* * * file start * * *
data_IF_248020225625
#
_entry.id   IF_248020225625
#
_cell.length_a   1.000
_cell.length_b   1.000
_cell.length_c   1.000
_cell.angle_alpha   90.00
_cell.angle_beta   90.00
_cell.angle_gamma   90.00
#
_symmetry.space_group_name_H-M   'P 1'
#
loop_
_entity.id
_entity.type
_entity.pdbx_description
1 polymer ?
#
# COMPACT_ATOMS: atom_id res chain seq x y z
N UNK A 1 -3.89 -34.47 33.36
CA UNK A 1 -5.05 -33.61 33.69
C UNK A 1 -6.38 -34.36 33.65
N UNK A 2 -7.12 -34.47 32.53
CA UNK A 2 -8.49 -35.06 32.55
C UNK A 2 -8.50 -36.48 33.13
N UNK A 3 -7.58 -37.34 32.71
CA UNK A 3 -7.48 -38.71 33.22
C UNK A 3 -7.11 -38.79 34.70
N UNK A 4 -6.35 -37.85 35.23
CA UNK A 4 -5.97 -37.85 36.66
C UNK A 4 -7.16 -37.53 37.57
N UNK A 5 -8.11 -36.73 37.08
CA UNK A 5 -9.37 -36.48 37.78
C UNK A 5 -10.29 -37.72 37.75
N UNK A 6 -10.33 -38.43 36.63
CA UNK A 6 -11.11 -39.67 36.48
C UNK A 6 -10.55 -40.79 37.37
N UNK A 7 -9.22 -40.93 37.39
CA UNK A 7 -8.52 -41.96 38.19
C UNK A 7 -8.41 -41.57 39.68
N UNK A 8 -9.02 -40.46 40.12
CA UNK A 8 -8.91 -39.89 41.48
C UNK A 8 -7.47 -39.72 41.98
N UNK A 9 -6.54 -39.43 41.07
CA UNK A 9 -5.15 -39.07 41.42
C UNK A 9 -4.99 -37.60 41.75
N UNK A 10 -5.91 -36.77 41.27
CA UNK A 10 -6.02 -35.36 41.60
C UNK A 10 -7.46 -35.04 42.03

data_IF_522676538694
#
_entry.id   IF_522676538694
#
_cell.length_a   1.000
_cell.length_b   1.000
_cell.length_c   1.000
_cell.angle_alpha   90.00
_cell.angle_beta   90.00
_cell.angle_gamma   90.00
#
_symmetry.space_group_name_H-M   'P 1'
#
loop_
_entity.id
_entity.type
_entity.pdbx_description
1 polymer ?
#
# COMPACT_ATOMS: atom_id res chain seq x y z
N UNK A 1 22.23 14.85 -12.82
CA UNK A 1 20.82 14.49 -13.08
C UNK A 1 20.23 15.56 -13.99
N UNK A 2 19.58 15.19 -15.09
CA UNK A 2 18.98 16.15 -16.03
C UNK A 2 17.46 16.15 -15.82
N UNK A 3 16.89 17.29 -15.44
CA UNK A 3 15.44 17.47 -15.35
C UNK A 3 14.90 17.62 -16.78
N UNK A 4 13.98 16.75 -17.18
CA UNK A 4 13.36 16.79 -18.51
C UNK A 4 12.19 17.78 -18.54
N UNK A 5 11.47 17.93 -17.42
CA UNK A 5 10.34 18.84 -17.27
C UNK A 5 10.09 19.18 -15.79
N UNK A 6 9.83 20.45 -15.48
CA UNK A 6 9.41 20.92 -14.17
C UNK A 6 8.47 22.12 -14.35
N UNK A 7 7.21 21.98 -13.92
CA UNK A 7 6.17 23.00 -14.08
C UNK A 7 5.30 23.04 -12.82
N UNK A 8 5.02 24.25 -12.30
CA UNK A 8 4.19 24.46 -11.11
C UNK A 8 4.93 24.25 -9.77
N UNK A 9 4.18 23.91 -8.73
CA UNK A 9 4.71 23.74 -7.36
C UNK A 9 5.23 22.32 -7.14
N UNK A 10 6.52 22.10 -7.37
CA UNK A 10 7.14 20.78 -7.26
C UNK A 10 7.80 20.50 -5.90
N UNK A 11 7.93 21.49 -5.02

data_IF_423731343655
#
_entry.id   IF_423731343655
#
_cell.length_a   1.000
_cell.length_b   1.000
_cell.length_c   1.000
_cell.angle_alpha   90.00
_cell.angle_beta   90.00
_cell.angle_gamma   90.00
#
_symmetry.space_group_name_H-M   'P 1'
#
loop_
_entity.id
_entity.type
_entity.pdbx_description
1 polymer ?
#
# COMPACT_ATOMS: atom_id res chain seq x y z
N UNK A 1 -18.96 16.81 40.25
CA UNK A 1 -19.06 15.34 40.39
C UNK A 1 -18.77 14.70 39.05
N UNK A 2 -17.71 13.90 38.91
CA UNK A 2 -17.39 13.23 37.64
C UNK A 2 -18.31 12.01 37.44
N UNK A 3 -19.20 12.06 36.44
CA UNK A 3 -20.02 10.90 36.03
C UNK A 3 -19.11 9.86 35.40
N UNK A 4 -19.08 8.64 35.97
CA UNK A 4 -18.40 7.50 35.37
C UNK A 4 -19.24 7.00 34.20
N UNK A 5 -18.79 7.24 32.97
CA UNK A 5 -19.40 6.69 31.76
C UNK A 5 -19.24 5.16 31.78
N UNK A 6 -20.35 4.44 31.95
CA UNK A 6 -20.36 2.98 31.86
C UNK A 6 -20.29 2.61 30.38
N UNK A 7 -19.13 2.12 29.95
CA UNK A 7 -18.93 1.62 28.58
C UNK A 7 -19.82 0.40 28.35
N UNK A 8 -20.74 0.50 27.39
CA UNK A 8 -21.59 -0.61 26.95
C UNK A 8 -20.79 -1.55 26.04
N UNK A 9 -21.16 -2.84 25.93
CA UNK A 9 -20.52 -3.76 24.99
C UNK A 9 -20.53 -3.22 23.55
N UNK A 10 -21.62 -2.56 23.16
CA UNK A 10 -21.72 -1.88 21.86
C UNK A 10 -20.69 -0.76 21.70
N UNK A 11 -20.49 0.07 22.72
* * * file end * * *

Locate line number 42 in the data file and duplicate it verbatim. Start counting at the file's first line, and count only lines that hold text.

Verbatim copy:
N UNK A 8 -9.02 -40.46 40.12